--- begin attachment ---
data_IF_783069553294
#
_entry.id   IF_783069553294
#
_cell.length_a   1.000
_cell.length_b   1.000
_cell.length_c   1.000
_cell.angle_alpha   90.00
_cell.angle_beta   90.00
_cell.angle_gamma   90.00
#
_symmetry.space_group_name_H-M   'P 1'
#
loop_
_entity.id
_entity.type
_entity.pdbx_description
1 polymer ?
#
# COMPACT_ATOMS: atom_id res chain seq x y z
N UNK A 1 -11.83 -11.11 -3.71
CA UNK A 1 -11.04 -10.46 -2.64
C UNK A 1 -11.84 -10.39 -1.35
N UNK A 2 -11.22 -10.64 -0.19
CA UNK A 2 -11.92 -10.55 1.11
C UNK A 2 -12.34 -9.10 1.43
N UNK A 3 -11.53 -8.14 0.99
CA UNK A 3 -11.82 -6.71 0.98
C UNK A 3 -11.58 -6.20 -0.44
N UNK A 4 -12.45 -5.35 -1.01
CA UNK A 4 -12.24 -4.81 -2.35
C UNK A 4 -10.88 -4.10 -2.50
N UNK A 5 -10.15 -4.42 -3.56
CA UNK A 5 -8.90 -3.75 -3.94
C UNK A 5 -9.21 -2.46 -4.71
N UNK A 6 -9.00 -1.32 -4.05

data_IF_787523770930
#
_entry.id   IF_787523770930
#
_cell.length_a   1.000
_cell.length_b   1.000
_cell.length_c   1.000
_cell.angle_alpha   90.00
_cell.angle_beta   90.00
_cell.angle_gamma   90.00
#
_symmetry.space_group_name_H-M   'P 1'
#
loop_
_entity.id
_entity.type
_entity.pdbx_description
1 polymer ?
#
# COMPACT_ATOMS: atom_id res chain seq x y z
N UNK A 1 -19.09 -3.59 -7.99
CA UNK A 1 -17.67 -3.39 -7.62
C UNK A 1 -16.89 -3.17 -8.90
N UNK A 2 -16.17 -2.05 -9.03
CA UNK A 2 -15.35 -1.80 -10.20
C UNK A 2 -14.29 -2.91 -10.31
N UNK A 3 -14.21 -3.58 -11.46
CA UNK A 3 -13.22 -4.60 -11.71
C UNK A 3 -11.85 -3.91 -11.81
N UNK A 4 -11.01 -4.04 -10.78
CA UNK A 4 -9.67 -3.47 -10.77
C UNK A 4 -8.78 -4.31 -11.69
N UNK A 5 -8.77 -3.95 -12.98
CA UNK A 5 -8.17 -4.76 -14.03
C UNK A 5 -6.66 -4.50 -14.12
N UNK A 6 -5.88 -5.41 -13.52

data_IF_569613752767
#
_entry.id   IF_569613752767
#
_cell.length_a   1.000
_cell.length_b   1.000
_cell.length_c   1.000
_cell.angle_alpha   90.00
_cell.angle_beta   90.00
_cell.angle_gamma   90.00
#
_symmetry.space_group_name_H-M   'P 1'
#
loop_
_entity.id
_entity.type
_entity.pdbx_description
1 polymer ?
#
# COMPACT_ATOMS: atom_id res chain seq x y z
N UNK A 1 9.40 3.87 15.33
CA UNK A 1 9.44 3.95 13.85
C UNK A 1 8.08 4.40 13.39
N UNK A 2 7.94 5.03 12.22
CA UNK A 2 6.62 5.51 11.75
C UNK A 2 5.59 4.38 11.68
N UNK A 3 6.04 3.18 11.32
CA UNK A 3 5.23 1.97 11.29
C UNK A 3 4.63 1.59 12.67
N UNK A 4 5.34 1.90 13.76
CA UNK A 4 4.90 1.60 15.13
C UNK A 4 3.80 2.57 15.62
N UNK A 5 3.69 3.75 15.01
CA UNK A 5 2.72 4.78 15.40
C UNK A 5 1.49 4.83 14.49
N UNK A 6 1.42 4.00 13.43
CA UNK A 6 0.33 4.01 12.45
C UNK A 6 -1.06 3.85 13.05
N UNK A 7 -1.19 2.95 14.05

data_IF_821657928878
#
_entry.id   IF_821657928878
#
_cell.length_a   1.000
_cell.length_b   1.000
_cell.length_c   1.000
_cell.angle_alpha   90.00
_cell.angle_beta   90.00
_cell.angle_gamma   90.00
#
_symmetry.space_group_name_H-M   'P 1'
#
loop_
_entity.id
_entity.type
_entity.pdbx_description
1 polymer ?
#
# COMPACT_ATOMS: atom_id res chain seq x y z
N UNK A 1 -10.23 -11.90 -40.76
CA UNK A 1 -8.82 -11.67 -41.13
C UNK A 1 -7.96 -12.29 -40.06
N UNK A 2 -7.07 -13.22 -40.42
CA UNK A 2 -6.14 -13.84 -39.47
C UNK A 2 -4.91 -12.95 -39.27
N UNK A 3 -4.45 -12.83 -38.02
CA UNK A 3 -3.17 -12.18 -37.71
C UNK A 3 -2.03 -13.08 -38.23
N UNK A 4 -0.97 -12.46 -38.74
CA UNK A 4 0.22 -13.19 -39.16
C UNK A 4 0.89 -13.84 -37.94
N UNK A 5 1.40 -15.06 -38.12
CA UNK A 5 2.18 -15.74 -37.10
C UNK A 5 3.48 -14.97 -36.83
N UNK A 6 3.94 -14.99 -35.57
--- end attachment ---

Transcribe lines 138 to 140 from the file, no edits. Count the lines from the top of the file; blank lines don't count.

N UNK A 3 -4.45 -12.83 -38.02
CA UNK A 3 -3.17 -12.18 -37.71
C UNK A 3 -2.03 -13.08 -38.23